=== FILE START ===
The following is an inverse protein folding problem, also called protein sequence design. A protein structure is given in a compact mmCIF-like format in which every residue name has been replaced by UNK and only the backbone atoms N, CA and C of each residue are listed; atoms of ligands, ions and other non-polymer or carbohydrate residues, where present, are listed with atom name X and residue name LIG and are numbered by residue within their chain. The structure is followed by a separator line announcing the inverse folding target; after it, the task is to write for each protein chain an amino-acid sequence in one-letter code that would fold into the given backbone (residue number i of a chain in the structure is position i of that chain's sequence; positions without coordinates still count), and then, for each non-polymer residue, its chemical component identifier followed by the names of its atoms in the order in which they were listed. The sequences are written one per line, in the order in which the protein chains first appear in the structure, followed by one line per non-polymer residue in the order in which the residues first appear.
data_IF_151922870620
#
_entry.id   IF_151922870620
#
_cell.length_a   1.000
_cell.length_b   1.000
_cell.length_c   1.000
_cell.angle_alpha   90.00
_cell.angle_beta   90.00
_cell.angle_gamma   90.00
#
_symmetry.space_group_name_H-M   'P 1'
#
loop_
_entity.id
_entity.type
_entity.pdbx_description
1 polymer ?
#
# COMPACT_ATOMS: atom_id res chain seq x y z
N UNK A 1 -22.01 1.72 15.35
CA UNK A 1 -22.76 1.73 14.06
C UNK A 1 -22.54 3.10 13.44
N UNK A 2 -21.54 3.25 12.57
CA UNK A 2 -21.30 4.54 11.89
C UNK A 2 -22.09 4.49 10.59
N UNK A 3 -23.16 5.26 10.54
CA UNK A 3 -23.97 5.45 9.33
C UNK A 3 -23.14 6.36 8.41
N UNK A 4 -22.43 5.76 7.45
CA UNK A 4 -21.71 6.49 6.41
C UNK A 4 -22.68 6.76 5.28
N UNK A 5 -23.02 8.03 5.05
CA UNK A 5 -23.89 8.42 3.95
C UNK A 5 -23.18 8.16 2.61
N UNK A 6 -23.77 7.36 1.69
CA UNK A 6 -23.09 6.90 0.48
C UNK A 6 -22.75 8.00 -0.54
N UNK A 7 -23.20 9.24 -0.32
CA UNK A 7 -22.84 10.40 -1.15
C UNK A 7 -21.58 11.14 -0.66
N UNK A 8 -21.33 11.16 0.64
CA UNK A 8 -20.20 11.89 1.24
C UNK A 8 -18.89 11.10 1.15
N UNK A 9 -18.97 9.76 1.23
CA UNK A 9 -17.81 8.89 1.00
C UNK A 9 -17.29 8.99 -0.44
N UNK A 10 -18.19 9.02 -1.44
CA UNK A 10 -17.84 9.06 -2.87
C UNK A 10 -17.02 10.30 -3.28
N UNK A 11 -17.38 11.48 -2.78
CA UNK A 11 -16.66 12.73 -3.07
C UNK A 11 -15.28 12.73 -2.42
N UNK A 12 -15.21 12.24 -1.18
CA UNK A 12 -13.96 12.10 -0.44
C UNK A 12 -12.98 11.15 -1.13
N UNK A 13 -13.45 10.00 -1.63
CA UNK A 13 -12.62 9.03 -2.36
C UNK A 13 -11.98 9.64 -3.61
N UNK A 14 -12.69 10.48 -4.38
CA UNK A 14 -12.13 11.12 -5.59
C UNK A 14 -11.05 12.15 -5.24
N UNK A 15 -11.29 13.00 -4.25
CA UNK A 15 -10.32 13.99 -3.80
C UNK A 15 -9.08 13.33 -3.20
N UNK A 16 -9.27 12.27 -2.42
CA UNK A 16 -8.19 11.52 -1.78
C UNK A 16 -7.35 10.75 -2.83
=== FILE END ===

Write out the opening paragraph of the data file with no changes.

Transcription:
The following is an inverse protein folding problem, also called protein sequence design. A protein structure is given in a compact mmCIF-like format in which every residue name has been replaced by UNK and only the backbone atoms N, CA and C of each residue are listed; atoms of ligands, ions and other non-polymer or carbohydrate residues, where present, are listed with atom name X and residue name LIG and are numbered by residue within their chain. The structure is followed by a separator line announcing the inverse folding target; after it, the task is to write for each protein chain an amino-acid sequence in one-letter code that would fold into the given backbone (residue number i of a chain in the structure is position i of that chain's sequence; positions without coordinates still count), and then, for each non-polymer residue, its chemical component identifier followed by the names of its atoms in the order in which they were listed. The sequences are written one per line, in the order in which the protein chains first appear in the structure, followed by one line per non-polymer residue in the order in which the residues first appear.